1990 was to be the busiest year for the Dinn Corporation. Four new coaster projects were on the books including another record-breaker. All four coasters were to receive trailered PTC trains with a new feature—individual ratcheting lapbars. These new lapbars could be individually adjusted to accommodate riders of varying sizes. Originally none of the lapbars had any type of spring mechanism to keep them in place. Once the bar was released by the station attendant it dropped, often unsuspectingly, into the riders lap. During the course of the ride it was not uncommon for the bar to keep ratcheting down tighter to the point were it would frequently become uncomfortable for the rider.
The original Six Flags Park in Arlington, Texas had been soliciting designs for a new coaster for a couple of years. Casting aside a proposal from local designer Bill Cobb, they decided instead to employ the services of Dinn and Summers. Being in Texas of course, meant that everything had to be bigger, and the Texas Giant was to be the tallest wooden coaster in the world. But height was not the only notable statistic. At 4,920 feet it would be second only to the Beast in length, and a block brake in the center of the ride would allow for three train operation—a first for a Dinn & Summers coaster. But size was not the only difficulty the Dinn Corporation had to deal with. Straddling Johnson Creek, the coaster was built in a flood plain and had to be constructed to endure occasional flooding when the banks of the creek overflowed. As a matter of fact flooding did occur during the construction of the Giant and work had to be halted until the waters receded. The coaster opened pretty much on time in March of 1990. After climbing 143’ the coaster dropped 137’ then rose into a curved climb. Although it stood taller than Hercules, it did not have as long of a drop, and the Pennsylvania park took issue with Six Flags’ claims that it had the tallest coaster in the world. Eventually a judge decided that since the coasters were in different parts of the country and did not share the same market, each park could lay claim to the world’s tallest coaster. The wild ride with its out-of-control finish had many an enthusiast proclaiming the Giant their number one coaster. But the coaster proved to be a little too wild, even for the trains. The very first year, one of the ball hitches was sheared off the coaster and the train came limping back to the station held together by its safety chains. In another incident a rider came back to the station holding a detached lap bar over his head for the attendants to see. Modifications were quickly made to tame the ride, and the modifications continued for many years. The trains were sent back to PTC and rebuilt with articulating cars instead of trailered cars, and eventually springs were added to the lapbars to keep them from ratcheting down on riders. Even with the various alterations the Giant still claimed the number one spot on the Inside Track readers poll, and eight years later would claim the number one spot on the Amusement Today Golden Ticket Awards for two years in a row. Such a massive ride however, requires a lot of upkeep, and as the years marched on, the Giant always seemed to be in need of track work. With newer designs and an always aggressive ride, the Giant can no longer claim to be a number one coaster. But it still has legions of fans who come every year to ride this legendary wood coaster.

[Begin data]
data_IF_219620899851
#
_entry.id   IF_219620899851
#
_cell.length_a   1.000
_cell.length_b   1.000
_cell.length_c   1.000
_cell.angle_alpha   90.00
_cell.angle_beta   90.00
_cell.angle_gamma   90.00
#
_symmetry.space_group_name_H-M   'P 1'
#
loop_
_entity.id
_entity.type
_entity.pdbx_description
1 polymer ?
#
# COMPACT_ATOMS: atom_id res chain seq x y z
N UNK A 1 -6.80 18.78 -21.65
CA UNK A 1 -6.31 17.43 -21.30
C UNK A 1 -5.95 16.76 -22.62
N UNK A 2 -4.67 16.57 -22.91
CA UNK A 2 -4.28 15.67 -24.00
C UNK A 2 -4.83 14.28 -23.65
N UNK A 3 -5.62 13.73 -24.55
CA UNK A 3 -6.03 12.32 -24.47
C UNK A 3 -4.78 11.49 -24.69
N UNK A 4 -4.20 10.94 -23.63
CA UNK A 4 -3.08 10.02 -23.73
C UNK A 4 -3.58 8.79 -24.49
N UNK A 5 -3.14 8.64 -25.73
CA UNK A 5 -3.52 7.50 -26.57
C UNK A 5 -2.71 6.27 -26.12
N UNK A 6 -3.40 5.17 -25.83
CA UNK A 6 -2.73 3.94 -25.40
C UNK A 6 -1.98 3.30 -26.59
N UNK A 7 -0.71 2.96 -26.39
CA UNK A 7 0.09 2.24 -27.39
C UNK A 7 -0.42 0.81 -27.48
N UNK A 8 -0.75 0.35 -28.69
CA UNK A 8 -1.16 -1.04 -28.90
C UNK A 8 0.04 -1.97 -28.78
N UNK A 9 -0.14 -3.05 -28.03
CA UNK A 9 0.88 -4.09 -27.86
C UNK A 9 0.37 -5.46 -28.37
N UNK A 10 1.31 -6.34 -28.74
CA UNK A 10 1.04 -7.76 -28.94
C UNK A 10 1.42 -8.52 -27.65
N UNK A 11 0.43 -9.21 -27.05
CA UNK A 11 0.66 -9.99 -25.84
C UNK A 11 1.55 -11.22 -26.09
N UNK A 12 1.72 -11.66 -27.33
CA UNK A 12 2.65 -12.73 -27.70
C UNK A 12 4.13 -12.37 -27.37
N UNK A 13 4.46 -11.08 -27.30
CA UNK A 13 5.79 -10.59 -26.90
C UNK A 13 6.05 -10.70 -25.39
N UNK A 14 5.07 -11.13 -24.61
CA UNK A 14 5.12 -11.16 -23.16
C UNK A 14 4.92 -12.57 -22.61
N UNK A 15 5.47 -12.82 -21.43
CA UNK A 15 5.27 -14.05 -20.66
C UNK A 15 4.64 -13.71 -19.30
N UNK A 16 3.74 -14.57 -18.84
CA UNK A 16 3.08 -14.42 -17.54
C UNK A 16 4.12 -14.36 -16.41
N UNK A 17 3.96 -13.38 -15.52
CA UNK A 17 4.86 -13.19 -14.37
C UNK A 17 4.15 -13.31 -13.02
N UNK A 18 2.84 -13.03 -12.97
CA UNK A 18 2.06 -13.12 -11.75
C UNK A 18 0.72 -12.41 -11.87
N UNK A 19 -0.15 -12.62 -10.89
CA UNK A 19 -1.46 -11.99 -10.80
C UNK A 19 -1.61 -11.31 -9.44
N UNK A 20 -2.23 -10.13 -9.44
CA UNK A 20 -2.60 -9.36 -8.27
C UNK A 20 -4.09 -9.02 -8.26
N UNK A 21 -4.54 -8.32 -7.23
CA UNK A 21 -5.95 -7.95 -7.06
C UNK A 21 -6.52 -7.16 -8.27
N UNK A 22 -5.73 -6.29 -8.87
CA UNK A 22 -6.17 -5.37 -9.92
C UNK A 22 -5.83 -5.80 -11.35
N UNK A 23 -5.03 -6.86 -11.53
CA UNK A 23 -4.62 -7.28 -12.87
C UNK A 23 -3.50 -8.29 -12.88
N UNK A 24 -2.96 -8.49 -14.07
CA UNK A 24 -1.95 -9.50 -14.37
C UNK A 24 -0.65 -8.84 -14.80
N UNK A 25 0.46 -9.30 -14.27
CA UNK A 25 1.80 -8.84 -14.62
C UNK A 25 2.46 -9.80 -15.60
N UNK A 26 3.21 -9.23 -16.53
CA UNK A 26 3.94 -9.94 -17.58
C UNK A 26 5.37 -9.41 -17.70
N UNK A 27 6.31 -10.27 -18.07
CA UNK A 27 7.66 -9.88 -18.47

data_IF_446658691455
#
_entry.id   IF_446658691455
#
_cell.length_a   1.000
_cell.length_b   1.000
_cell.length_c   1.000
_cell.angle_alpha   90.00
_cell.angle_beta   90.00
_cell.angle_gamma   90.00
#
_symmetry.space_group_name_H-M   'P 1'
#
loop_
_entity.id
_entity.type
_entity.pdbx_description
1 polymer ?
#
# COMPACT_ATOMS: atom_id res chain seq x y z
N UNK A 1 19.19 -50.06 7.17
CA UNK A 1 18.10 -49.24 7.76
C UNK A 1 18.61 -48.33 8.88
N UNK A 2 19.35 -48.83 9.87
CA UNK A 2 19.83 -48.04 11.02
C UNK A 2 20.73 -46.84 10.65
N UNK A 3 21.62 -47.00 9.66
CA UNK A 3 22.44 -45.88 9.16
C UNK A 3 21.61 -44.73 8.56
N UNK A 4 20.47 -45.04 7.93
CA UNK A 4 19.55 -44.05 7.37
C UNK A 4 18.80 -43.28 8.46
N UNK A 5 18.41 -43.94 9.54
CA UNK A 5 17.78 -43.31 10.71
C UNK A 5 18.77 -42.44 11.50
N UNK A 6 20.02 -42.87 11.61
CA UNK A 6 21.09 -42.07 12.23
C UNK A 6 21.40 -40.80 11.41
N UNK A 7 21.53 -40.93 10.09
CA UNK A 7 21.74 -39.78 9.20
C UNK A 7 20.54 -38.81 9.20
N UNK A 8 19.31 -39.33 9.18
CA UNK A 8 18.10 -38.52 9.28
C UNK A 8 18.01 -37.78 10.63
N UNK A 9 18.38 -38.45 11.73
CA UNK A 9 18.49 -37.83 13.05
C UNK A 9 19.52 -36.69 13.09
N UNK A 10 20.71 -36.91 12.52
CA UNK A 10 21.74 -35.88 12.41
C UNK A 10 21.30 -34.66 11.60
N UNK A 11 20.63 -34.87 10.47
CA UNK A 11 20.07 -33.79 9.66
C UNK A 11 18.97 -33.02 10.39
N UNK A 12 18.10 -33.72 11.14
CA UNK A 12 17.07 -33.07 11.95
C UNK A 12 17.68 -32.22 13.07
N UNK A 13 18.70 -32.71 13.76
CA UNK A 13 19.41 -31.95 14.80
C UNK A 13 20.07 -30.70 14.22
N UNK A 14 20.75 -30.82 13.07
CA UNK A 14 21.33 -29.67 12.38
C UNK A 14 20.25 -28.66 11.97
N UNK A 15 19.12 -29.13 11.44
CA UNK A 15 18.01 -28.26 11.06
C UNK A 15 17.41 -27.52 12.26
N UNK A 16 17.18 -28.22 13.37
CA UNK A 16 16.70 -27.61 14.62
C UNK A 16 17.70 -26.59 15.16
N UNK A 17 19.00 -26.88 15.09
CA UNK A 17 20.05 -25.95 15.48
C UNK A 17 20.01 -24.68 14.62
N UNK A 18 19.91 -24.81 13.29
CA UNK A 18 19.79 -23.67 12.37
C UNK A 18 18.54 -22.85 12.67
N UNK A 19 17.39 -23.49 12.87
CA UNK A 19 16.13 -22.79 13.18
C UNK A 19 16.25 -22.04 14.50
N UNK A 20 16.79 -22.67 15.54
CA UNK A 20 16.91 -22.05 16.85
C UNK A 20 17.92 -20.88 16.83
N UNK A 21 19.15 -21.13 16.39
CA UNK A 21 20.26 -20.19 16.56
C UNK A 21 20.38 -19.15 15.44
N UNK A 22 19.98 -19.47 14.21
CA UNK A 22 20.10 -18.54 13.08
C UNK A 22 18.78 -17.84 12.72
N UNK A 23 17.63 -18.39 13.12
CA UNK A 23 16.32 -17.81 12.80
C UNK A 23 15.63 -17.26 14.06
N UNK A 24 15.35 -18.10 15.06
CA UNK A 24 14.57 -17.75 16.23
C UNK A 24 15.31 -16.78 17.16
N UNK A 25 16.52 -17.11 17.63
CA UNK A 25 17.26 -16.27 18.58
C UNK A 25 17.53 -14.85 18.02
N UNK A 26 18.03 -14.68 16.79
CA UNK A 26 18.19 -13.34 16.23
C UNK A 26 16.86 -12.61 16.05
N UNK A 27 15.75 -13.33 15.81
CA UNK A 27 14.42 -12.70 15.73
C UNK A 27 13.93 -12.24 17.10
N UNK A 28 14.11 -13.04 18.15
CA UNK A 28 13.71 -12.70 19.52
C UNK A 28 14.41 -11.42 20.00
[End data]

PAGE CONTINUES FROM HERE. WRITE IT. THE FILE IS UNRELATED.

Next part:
Over in Atlanta, Six Flags park number two was also ready to add a second wood coaster to its lineup, but decided to leave the record-breaking to the Texans. Six Flags Over Georgia asked for a coaster based on an already proven design, the Coney-Island Cyclone. This would be the second Cyclone-clone for a Six Flags park following the Texas Cyclone, built in 1976 as a bigger and better version of the original. Like its Texas twin, Summers designed for Georgia a mirror-image to the New York version. And to pay homage to the original, this coaster would open with something no other Dinn and Summers coaster had—a coat of white paint. Opening just one week after the Texas Giant, the Georgia Cyclone featured everything the Cyclones had been famous for—steep drops, high-lateral turns and lots of airtime. ACEers everywhere were giving the coaster accolades soon after opening proclaiming it had non-stop slam-bam brutality. But the non-stop excitement didn’t last long. Before ACE managed to get to the park for its Spring Conference in April, trim brakes had been added to the coaster. Although it still starts off with a wallop, the trim brakes tend to suck the life out of the ending. Eventually the trailered trains were replaced on this coaster as well, but what remains are coaster seats with hard dense foam backs and dense foam seat cushions. With the lack of padding, every bounce in the track is transferred directly to the rider’s spine resulting in a somewhat uncomfortable ride. Although the coaster still offers plenty of steep drops and airtime, the ride is almost a test of endurance.